General Info

Introduction

Tilapia are a fantastic fish. They can be easy and rewarding to breed. They are widely used in commercial fisheries and a great choice for home Tilapia Farming or aquaponics setups.

Tilapia as a common name has been applied to various cichlids. Tilapia are mainly freshwater fish inhabiting shallow streams, ponds, rivers and lakes. Tilapia have been of major importance in artisan fishing in Africa and the Middle East, and they are of increasing importance in aquaculture and aquaponics recirculating systems. Tilapia can become an invasive species in new warm-water habitats, but generally not in temperate climates due to their inability to survive in waters cooler than about 21 °C. Other than their temperature sensitivity, tilapia exist in or can adapt to a very wide range of conditions. Tilapia, nicknamed “aquatic chicken” is the world’s second most farmed fish with millions of tonnes being farmed each year.

 

Health Facts

There are many articles that can be found on the internet stating tilapia is not a healthy choice. All of these stories are founded upon the poor fishing practices in China. China supplies the lion’s share of the tilapia sold around the world so their practices have a major and poor impact on the perception of tilapia as a healthy food. Extremely poor practices in China such as overcrowding of grow out ponds, rotten and filthy facility conditions, and the lack of Food and Safety programs cause significant issues.  Overcrowding causes health problems with the fish resulting in diseased fish or heavy medical treatment with mass antibiotics to ensure the fish lives to harvest age. Poor water quality and poor food supply only heightens the problem. When they do harvest their fish they typically add some coloring and flavoring to the fillet and send it off to distributers around the world. I suggest you do not buy farm raised fish from anyone outside of North America and a handful of other South American countries.

Tilapia themselves are very healthy for you it’s the conditions they are raised in by some of the larger suppliers that cause them to be a problem. Tilapia farmed in the US, and Canada are of high quality and do not suffer the issues China produced fish do. The Canadian industry is highly regulated and inspected to ensure facilities produce clean, healthy fish. Another option that we are huge fans of, is raising them ourselves and helping you to do the same. This way you know what you feed the fish and what conditions they are grown in, so you know exactly what you are getting.

Some health facts and nutritional information about Canadian or home raised tilapia.

Tilapia is mild flavored and appealing to people who don’t like fish that tastes “fishy”. It is a white-fleshed freshwater fish that is relatively low in calories and rich in protein. It has very little fat—2 to 3 grams per serving.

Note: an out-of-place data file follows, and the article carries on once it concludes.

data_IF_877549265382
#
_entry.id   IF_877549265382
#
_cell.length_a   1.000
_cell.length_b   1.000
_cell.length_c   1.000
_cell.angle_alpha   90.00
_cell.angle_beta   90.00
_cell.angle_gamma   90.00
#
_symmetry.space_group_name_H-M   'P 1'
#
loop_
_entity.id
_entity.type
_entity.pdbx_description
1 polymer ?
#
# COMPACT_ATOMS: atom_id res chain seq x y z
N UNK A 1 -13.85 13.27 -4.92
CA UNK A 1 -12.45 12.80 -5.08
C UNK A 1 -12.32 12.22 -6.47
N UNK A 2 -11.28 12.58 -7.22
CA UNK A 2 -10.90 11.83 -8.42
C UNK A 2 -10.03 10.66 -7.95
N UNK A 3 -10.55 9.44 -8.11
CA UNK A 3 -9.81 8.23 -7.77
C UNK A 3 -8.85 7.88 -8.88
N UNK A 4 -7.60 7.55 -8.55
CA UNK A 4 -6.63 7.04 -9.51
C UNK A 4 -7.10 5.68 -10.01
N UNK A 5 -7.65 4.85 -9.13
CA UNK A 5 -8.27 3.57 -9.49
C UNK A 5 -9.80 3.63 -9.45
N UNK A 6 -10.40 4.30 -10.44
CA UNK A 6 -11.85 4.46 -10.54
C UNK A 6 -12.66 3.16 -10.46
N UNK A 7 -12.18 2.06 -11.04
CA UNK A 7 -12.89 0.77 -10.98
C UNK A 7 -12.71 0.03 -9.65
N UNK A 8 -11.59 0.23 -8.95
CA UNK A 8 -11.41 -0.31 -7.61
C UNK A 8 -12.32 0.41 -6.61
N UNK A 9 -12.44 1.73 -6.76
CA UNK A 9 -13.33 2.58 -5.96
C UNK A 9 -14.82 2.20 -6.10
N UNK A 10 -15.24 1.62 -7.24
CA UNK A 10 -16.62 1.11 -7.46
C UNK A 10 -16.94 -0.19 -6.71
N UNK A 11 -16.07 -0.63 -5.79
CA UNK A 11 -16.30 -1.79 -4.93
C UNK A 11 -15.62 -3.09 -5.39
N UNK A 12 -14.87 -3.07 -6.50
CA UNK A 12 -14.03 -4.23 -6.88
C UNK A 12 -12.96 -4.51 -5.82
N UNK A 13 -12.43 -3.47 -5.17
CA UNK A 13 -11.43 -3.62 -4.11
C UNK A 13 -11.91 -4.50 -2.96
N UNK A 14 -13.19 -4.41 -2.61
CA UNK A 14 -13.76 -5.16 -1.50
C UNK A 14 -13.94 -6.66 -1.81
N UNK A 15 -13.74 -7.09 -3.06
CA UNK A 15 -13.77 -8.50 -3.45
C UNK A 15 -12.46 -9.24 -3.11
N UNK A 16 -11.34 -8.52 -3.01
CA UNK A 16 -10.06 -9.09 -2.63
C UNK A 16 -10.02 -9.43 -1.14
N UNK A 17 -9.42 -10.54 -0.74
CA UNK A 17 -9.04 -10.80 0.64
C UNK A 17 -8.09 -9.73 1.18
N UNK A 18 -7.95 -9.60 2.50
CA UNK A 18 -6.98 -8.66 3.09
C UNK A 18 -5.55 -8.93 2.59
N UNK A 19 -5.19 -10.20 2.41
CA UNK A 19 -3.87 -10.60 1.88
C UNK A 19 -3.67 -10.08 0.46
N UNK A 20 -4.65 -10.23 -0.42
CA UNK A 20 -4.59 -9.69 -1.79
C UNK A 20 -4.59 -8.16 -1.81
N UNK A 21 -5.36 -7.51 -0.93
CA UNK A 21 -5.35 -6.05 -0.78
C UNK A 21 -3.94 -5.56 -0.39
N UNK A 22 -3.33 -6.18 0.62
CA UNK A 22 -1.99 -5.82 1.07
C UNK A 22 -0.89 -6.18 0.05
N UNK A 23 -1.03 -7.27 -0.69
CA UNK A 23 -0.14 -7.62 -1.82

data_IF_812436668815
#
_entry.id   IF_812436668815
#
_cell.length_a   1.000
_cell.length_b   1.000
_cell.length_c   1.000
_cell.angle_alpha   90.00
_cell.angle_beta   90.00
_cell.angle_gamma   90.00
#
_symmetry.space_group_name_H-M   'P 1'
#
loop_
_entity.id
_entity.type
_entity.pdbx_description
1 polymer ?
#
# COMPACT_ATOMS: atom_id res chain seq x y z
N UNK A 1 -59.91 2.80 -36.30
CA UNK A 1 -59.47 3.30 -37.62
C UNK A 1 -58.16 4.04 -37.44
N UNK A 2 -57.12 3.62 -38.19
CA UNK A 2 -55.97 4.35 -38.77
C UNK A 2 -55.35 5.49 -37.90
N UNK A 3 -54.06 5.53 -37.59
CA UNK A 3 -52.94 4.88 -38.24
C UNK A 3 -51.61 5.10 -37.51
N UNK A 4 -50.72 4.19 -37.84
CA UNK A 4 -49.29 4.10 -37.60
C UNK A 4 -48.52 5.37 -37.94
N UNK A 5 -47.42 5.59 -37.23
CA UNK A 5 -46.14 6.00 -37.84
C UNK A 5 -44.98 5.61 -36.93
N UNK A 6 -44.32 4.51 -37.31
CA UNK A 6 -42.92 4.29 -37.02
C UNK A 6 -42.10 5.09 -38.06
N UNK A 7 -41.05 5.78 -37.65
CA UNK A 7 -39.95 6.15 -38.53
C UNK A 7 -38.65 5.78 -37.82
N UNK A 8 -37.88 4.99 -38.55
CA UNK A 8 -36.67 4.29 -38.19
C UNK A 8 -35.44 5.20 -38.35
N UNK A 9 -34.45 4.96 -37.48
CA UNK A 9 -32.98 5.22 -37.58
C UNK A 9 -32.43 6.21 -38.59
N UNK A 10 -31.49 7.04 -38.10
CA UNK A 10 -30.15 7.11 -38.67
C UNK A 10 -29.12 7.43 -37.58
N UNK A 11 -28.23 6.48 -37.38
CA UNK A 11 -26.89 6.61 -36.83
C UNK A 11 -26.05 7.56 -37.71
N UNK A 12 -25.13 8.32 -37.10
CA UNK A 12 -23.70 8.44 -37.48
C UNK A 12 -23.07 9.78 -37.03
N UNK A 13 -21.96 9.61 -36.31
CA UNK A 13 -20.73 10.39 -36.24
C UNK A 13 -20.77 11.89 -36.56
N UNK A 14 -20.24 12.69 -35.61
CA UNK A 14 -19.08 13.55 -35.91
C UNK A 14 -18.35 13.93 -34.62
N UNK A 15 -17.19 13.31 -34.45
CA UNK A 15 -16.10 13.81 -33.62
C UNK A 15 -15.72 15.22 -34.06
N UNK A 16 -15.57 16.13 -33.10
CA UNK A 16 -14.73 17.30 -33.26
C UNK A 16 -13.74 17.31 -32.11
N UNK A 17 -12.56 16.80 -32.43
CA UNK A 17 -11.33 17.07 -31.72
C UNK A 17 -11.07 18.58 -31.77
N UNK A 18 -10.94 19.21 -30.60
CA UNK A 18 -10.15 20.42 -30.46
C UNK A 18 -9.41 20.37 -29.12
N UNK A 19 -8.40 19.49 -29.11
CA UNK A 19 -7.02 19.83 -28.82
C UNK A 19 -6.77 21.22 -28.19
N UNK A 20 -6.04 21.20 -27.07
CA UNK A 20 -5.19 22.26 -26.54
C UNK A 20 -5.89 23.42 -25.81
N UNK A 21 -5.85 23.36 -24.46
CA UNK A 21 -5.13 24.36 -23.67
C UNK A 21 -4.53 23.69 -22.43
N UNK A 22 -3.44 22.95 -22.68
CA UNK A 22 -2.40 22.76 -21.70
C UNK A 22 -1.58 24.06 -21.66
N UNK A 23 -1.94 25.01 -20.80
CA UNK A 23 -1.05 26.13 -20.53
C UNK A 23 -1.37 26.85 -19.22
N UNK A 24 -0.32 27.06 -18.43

Serving Size:       3.5 oz. (100g)
Calories:              128 kcal
Protein:                 26 g
Carbohydrate:        0 g
Total Fat:                 3 g
Saturated fat:          1 g
Unsaturated fat:     2 g
Transfat:                  0 g
Cholesterol:           57 mg
Fiber:                        0 g

As you can see, tilapia will provide you with plenty of protein without adding many calories to your diet and it contains no carbohydrates.
Some further diet info
Selenium:                          54.40 mcg  (78% DV)
Vitamin B12:                        1.86 mcg     (31% DV)
Niacin:                                  4.74 mg       (24% DV)
Phosphorus:                   204.00 mg   (20% DV)
Potassium:                            380 mg        (11% DV)

Tilapia is an excellent source of phosphorus, niacin, selenium and vitamin B12, and a good source of potassium.

Species Overview

There are many species of Tilapia. The most common species you will hear talked about are Blue, Nile, Mozambique and Wami. In addition to these pure breeds there are many hybrid’s. Hybrid fish will go by many names online and it can get quite confusing to try and understand exactly what you are buying. This happens because most re-sellers do not use the word hybrid in the name and make up some fancy sounding name to help them confuse buyers and generate more sales. In our species guide, we will discuss the pure breeds and the most common hybrid breeds. We will cover the pros and cons of each one so you can make the best decision for your particular application.

Licensing in Canada

In Canada a license is typically required to purchase live tilapia or sell tilapia for consumption. There is more information in our Licensing guide if you are looking for province specific requirements.